USCP employees may also request to be assigned to additional duty shifts on non-federal holidays to substitute for absent USCP employees regularly scheduled for those shifts. Id. ¶ 8. Substitute employees working the additional duty shifts are paid at one and a half times their regular rate. Id. USCP’s governing policy, SOP COP-USB-003, issued on February 8, 2011, requires that the employee requesting substitution of another employee to cover a regularly scheduled shift fill out a Form CP 1301 listing the name of the substitute employee. Id. ¶ 9. Once the requesting employee’s “section official or designee” approves the form, the substitute employee becomes “‘solely responsible for said additional duty.’” Id. ¶¶ 11, 12. The plaintiff alleges that, under SOP COP-USB-003, the substitute employee is “required to show up and should be able to rely on working that [additional duty] shift, without any further action by anyone.” Id. ¶ 19.

         In practice, however, the plaintiff alleges that, because requesting employees may cancel their request for leave, substitute employees are not expected to appear for additional duty shifts unless a supervisor “contacts the Substitute Employee to let him . . . know that his . . . service is still needed.” Id. ¶ 21. Indeed, under the USCP Absence and Leave Handbook, effective May 2012, requesting employees may cancel their “previously approved annual leave requests” up to “48 hours in advance.” Id. ¶ 23. This 48-hour cancellation policy was revised, on October 28, 2014, for LCC employees, who were advised via email that LCC employees were permitted to cancel requests for leave up to an hour “‘prior to their normal reporting time.‘” Id. ¶ 23. “‘As a result, personnel SCHEDULED TO WORK additional duty will now have to call in and speak with an official to ascertain if your SCHEDULED additional duty is still needed, preferably on or prior to 1 hour before your scheduled reporting time.’” Id. (emphasis in original). This email expressly adds that “‘supervisors will no longer be required to send emails, nor contact [the substitute employee] of [his or her] status.’” Id.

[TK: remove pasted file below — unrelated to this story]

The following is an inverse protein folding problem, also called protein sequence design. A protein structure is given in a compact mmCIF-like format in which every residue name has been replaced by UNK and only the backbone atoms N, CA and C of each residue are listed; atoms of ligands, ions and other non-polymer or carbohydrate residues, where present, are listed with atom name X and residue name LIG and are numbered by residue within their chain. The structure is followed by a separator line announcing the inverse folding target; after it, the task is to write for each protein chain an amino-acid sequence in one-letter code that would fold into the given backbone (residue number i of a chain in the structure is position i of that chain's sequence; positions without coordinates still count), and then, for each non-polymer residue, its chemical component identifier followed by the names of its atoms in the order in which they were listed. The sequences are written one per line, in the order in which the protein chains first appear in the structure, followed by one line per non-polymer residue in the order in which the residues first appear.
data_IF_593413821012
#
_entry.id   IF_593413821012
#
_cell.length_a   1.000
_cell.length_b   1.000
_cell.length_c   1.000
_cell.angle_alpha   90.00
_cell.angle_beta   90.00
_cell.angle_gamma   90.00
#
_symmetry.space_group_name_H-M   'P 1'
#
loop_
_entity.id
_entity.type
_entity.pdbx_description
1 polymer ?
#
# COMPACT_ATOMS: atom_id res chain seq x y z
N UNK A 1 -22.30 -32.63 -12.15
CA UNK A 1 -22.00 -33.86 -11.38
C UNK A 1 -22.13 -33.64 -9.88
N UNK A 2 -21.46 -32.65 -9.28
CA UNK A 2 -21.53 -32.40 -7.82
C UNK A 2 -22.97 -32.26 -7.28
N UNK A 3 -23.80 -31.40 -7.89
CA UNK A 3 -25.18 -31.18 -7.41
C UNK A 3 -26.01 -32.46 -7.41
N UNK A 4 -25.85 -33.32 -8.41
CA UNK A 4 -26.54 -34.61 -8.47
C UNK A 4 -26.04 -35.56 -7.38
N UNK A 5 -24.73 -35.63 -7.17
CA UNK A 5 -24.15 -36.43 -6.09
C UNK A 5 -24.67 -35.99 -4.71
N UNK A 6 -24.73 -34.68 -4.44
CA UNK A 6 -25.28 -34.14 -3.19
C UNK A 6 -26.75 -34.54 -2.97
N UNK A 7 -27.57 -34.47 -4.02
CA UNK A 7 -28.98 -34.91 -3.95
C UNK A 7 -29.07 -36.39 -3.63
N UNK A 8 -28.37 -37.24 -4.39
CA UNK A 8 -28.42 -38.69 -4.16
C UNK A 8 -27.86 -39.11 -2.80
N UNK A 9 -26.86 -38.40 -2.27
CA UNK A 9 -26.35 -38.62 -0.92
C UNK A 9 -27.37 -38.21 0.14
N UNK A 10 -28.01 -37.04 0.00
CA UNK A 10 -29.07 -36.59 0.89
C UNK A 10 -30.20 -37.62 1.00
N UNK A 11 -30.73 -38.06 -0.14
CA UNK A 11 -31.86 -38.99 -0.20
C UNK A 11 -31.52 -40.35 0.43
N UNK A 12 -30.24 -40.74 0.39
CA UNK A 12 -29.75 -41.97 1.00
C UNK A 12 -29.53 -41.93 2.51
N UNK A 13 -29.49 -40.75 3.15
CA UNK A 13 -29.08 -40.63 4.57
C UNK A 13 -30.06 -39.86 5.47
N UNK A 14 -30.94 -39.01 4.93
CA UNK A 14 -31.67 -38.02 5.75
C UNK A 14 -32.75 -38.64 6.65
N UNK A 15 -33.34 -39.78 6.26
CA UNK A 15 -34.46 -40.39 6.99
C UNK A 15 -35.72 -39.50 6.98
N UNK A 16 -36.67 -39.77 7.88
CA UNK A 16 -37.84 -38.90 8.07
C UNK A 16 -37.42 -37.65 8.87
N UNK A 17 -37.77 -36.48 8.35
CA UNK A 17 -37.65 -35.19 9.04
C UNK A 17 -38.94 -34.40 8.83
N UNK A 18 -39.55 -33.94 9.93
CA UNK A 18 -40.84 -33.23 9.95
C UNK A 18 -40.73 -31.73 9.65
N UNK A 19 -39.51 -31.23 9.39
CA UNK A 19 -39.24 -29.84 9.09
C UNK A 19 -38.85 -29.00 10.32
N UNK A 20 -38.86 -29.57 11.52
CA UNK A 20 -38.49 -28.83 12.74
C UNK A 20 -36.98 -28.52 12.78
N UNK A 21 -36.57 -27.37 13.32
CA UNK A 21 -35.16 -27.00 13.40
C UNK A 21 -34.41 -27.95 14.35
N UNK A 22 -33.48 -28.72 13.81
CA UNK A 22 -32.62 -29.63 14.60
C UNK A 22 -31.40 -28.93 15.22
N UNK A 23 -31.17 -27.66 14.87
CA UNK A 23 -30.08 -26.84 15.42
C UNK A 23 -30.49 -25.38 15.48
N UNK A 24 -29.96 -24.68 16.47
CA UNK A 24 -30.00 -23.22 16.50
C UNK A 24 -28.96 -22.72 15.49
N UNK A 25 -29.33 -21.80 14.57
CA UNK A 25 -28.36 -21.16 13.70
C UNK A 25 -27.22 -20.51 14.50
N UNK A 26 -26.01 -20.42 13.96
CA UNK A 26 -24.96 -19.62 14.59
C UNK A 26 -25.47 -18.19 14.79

The plaintiff alleges that the direction outlined in this email was “[n]ot only . . . contrary to established USCP policy, it was not in fact carried out.” Id. ¶ 24. The plaintiff avers that “supervisors . . . continued to send e-mails and a Substitute Employee was not expected, or allowed, to work the substitute shift for which he or she had already been approved unless that Substitute Employee received an e-mail from a supervisor indicating that the substitute service was still needed.” Id.

         B. Five Incidents of Alleged Racial Discrimination

         The plaintiff alleges five incidents of discrimination occurring over the five-month period between September 3, 2014 and January 24, 2015, based on the handling of overtime assignments.

         1.Additional Duty Shift on November 27, 2014

         First, the plaintiff alleges that, on September 3, 2014, his civilian supervisor, a white male, discriminated against him by changing, “by hand, ” the date of the Form 1301, approving the plaintiff for additional duty shift on November 27, 2014, which was written as “November 26, 2014.” Id. ¶¶ 18, 27. The plaintiff alleges that this was an effort to “have [the plaintiff] report to work for substitute additional duty shift on the wrong day.” Id. The plaintiff discovered the error, however, and ultimately reported to this additional duty shift on the correct day. Id.

         2.Holiday Duty Shift on Veterans Day 2014

         Second, the plaintiff alleges that, on September 15, 2014, he was approved to work on Veterans Day 2014, even though a Form 1301 had already been approved for another employee. Id. ¶ 44. The plaintiff’s first-level police supervisor discovered that the original substitute employee was not a “‘qualified substitute’” under SOP AC-000-20 because Veterans Day fell on the original substitute employee’s regular day off. Id. Consequently, this first-level supervisor contacted the plaintiff to determine whether he would be interested in working a holiday assignment on Veterans Day in the stead of the original substitute employee. Id. ¶¶ 44, 45. The plaintiff subsequently filed a Form 1301 to work the holiday assignment, which was approved. Id. ¶ 44. The plaintiff’s second-level supervisor reversed that approval, however, and decided that the original substitute, not the plaintiff, could work the Veterans Day holiday assignment. Id. ¶ 46.